So everything perfect, except the other ear, that now should be the one working well and letting me have a normal life, is not doing his job.
I had already written that my hearing did not sound very good in the good year neither (despite the good audiogram, that does not mean anything to me), and now that the other year is still recovering, I'm realizing how I cannot understand words in the good year, even though I hear them.

I know I should just be happy about my surgery, but the thought of having another one freaks me out. In Jan I'm having a 3 Tesla MRI, that is the most powerful used on man nowadays, and should see anything if it's there. Actually, today I'm pretty sure I have NF2.
Worst thing is my family doesn't seem to realize how bad this would be. I'm terrified about my mum, who I noticed doesn't hear very well, and has been having dizziness for like 20 years (no f***ing doctor prescribed her an MRI), and consequently about my brother.

This things sucks.
The only thing that comforts me is that, except for regrowth, I'm not going to be deaf.

Luca

Mark H

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Re: Is this NF2?
« Reply #11 on: November 19, 2014, 08:23:42 pm »
Luca,
I'm glad the surgery went well. Just remember, every day is a good day as long as you're looking at the grass from the top side.
Mark

10347616

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Re: Is this NF2?
« Reply #12 on: December 08, 2014, 02:52:26 pm »
Hi everybody,

I'm going to update my situation with another symptom that confirms NF2 suspects: lately I've been having ocular issues, that are seen straight lines curvy and a black spot in my central vision (only at night).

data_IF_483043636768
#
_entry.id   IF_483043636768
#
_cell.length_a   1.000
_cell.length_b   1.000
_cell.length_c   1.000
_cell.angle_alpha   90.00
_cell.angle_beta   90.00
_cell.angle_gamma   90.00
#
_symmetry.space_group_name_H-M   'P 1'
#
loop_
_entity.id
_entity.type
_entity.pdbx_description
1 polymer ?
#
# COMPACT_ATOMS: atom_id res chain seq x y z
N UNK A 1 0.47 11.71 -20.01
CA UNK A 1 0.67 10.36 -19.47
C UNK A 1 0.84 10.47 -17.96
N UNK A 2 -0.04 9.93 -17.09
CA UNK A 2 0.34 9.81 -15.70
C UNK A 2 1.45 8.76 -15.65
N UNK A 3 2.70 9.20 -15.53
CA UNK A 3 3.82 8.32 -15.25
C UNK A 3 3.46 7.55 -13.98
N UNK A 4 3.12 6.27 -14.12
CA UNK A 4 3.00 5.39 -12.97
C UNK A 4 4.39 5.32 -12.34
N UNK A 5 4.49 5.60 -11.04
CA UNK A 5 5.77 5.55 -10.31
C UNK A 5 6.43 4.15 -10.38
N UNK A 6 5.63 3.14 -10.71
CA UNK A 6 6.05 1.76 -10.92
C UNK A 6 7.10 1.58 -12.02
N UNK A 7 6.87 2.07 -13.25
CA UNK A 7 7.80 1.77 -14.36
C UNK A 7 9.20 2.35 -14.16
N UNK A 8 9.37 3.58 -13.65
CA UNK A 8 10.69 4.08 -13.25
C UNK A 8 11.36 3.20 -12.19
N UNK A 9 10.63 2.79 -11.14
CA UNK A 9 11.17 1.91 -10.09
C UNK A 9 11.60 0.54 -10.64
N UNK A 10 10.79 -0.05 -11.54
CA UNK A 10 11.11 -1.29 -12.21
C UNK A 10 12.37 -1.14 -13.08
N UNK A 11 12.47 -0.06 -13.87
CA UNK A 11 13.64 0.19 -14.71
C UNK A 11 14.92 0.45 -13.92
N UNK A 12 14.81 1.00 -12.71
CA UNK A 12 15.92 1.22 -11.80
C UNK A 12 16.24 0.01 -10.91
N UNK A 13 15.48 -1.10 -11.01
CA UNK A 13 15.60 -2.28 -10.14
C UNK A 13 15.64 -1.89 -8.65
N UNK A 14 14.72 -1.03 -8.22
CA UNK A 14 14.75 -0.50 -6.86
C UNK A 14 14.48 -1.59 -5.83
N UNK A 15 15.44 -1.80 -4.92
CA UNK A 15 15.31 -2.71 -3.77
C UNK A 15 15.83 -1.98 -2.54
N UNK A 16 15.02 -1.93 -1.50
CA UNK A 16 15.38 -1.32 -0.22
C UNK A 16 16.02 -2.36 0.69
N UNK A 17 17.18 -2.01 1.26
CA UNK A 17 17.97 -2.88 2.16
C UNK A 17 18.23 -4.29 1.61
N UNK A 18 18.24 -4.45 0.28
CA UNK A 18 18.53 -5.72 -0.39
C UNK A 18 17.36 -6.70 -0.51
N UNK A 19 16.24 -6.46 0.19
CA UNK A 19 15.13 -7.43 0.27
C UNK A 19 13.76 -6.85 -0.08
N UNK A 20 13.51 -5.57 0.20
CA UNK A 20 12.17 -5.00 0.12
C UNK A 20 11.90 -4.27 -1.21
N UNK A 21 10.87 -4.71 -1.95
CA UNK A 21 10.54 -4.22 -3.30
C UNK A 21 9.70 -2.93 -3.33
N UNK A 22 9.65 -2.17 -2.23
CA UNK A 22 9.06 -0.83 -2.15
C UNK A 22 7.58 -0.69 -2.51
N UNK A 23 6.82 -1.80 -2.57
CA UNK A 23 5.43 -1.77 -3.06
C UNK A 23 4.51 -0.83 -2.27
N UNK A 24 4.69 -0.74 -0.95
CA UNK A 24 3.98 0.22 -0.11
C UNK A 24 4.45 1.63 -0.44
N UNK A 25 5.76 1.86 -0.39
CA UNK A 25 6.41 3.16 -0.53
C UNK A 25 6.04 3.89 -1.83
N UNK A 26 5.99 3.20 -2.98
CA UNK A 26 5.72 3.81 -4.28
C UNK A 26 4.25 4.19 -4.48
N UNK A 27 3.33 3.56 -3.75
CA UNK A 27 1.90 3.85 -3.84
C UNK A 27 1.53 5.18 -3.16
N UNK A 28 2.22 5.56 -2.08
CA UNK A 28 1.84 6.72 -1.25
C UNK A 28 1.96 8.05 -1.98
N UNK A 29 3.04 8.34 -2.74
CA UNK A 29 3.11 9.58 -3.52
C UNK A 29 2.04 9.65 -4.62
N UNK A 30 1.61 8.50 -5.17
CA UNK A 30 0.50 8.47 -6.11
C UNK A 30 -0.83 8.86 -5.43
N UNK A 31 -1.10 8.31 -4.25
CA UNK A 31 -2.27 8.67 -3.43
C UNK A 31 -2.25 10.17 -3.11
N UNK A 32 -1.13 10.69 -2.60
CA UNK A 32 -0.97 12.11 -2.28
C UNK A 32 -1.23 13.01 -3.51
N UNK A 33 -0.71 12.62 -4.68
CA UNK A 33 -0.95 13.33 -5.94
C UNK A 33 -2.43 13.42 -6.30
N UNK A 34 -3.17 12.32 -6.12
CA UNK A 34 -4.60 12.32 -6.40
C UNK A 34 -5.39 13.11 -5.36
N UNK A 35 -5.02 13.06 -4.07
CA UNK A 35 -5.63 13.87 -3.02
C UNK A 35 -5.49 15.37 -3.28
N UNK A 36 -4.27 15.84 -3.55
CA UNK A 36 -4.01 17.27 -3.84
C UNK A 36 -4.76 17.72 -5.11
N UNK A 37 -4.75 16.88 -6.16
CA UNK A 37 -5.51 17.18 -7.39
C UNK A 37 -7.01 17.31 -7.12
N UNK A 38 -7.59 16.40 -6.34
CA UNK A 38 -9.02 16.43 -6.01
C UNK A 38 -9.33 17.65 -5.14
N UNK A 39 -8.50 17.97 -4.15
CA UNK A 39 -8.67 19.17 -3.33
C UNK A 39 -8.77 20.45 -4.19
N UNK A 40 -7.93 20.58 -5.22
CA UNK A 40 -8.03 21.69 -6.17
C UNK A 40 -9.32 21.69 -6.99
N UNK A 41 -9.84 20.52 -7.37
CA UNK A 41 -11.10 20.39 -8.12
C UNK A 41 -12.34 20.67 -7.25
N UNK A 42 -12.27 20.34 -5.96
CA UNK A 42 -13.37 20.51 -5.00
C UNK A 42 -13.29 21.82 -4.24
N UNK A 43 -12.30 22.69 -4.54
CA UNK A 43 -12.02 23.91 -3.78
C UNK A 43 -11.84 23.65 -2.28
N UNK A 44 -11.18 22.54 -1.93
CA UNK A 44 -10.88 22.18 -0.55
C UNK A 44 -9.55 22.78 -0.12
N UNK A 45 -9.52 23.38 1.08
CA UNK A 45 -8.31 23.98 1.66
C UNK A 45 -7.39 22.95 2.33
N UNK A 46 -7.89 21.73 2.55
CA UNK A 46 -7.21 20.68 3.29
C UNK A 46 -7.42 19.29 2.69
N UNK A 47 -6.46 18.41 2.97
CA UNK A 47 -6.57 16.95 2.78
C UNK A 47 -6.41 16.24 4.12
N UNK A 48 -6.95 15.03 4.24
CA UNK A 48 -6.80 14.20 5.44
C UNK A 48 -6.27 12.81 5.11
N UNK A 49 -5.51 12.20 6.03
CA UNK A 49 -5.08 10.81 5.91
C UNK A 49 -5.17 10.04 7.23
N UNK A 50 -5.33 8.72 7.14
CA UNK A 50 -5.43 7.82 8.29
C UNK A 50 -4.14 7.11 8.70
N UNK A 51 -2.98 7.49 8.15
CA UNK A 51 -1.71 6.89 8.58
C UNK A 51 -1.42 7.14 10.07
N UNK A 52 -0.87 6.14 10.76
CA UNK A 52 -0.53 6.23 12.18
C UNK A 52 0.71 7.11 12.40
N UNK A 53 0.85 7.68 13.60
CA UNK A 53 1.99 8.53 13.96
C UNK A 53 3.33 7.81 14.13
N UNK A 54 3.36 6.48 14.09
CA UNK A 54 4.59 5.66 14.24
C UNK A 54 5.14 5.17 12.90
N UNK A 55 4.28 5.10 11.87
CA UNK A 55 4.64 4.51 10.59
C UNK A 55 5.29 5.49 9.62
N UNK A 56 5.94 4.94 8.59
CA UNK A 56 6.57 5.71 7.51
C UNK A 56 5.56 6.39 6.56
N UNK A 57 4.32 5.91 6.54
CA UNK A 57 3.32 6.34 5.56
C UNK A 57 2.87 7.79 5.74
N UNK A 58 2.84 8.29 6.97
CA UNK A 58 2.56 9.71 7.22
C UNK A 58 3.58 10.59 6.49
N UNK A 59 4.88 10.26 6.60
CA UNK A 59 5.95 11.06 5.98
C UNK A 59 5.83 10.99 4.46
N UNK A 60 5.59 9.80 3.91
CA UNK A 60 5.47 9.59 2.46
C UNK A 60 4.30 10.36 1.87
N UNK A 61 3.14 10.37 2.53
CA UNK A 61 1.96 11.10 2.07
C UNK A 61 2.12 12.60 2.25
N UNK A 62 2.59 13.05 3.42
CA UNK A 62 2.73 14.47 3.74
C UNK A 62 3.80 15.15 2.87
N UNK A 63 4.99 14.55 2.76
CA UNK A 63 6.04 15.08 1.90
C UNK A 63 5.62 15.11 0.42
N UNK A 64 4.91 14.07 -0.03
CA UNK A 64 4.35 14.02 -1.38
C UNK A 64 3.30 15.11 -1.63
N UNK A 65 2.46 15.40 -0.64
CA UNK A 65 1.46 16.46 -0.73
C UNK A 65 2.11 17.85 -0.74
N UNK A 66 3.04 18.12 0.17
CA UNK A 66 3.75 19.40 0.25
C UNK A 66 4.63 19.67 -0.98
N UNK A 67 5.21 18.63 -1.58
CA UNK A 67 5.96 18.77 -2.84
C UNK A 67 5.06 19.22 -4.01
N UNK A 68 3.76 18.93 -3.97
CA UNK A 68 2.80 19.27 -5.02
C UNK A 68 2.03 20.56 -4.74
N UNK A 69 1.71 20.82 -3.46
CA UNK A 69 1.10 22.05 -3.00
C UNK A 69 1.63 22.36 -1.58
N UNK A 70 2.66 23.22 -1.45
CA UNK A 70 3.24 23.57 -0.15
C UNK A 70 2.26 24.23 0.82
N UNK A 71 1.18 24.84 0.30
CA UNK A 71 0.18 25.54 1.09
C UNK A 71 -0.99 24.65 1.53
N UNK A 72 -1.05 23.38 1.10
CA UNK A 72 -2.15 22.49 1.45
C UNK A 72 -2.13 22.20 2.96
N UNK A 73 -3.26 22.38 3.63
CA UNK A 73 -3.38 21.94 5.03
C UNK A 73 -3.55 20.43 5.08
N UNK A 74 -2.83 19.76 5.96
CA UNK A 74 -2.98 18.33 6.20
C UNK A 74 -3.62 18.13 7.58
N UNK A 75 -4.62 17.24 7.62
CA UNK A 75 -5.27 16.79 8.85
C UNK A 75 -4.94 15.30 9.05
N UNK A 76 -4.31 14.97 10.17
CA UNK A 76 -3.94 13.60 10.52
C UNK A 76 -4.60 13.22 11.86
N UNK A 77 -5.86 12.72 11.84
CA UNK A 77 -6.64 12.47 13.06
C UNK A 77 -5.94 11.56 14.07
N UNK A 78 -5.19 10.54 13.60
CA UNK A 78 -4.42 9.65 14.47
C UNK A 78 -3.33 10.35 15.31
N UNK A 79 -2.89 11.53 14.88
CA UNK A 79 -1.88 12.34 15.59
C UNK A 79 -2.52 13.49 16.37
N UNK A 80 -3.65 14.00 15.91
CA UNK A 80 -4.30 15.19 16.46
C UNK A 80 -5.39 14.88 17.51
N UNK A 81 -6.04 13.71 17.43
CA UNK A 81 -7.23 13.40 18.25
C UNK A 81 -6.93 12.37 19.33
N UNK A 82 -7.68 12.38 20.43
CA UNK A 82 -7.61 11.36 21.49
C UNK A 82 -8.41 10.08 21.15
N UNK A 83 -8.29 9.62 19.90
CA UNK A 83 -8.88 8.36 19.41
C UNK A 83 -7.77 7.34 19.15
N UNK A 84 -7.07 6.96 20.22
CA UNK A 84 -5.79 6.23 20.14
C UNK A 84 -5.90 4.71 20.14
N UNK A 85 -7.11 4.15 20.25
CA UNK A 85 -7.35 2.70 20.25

These are usually  caused by a macular damage: at first I was terrified of having AMD (that leads to central blindness), but my eye doctor says patients affected by NF2 (that now I think I am VERY LIKELY to have) get very often something called macular pucker, that has same symptoms but is fortunately fixable through surgery, that, if well performed, leaves almost no damage.

This is still a theory because I have to do some tests.

DID ANYONE IN THIS FORUM HAVE EYE ISSUES (NOT RELATED TO THE AN) ? WHICH KIND?

I'm not very scared about my eye issues, as they can probably be fixed.
I'm not very scared about the possible AN on the other side, because if it's there it's very small.
But I'm 100% worried about growing new tumours in the brain.

This thing totally sucks, but yesterday my 18-year-old neighbour had his leg cut because of cancer.
I still have a normal life, so I guess I should not complain.
Let's all be strong.

Goodnight (from Italy)

Luca